Local Muslim leaders are upset prosecutors won’t pursue charges against a man who burned a Quran outside an East Lansing mosque.
Stuart Dunnings III, prosecuting attorney in Ingham County, said Wednesday that authorities “didn’t find there was any violation of Michigan law.”
Burning a holy book, whose pages were found outside the Islamic Center of East Lansing on Sept. 11, doesn’t qualify as a hate crime, Dunnings said.
“We don’t have a hate crime. There was no threat of physical intimidation because (the man who burned the Quran) was the only one there at the time,” Dunnings said.
The act also was protected by the First Amendment, said Dunnings, who equated it to burning a flag.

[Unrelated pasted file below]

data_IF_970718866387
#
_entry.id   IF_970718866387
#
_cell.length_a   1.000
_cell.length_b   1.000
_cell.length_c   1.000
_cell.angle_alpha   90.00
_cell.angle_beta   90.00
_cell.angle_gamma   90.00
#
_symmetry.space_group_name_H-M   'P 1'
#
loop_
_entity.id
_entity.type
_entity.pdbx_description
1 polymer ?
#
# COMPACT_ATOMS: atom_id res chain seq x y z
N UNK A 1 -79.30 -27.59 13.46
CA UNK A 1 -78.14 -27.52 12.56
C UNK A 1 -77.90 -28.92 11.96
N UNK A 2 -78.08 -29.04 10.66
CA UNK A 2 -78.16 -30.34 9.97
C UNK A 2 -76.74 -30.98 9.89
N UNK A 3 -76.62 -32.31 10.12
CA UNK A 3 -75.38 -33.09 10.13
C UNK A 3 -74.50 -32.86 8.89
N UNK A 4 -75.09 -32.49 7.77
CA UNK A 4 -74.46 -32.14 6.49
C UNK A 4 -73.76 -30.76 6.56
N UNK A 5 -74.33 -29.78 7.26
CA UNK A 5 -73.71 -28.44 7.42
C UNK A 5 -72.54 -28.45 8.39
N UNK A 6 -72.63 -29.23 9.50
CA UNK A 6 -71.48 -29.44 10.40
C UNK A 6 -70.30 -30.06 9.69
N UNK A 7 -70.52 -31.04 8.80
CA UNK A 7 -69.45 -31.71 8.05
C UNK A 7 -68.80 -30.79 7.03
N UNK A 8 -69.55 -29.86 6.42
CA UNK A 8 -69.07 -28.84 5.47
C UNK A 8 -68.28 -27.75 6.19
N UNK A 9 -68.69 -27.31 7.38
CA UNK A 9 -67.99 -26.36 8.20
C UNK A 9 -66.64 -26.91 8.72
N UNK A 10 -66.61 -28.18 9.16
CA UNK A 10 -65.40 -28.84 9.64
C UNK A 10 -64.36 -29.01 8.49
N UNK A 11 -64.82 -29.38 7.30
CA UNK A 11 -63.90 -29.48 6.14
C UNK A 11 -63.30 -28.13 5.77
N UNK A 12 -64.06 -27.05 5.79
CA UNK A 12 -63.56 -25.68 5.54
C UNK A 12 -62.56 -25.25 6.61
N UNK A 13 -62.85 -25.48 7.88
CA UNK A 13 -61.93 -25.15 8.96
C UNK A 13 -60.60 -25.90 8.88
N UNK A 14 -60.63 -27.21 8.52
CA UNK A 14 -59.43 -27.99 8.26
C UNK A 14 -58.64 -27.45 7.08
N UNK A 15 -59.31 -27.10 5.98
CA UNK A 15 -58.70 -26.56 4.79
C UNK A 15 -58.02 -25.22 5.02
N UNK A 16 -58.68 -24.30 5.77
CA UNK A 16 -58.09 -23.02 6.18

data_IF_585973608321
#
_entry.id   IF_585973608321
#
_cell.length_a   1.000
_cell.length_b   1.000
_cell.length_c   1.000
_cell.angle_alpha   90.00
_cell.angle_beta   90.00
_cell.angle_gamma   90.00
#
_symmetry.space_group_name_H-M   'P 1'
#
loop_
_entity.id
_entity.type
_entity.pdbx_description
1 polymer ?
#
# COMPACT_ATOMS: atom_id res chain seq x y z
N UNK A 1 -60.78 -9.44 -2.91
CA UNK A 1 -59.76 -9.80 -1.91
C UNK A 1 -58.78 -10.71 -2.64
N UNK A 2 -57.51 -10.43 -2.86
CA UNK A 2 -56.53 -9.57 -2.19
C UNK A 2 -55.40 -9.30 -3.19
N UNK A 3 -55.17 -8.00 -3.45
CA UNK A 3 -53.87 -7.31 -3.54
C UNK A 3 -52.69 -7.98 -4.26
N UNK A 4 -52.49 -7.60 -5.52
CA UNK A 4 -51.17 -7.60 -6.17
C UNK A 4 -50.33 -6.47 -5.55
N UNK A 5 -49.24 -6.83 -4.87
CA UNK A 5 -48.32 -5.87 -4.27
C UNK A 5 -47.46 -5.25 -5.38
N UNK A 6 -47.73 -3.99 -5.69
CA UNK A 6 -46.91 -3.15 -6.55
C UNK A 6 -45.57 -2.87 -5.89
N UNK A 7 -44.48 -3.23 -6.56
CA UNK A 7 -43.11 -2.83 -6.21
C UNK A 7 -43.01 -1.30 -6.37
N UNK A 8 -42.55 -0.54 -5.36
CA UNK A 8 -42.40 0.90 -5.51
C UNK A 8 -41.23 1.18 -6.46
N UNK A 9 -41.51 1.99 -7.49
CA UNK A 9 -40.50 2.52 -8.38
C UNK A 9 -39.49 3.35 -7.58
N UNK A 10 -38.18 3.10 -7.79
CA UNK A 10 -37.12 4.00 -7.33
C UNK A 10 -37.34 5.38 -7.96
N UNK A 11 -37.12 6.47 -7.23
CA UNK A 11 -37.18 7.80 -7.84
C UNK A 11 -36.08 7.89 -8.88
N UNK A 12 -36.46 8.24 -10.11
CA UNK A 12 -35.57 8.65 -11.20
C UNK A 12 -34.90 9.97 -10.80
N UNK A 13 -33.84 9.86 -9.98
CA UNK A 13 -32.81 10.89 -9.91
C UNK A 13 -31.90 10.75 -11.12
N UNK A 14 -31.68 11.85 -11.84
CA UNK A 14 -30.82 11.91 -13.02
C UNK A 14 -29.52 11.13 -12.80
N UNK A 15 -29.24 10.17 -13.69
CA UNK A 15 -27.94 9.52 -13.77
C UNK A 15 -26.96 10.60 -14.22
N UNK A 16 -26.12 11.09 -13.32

“It can also fall under drunken stupidity,” he said.
The incident, which occurred on the ninth anniversary of the 2001 terror attacks, prompted worldwide condemnation and rioting in India.
A Lansing man, whose identity has not been released, told police he burned the holy book. He should face federal charges, said Dawud Walid, executive director of the Council on American-Islamic Relations-Michigan.
“Not to prosecute this hate crime would send a terrible message to bigots that there will be no legal repercussion against those who intimidate Muslims at their houses of worship,” Walid said.
Click to view image: 'eaa61b1c4c6e-cair_usmap2.jpg'
|Liveleak on Facebook|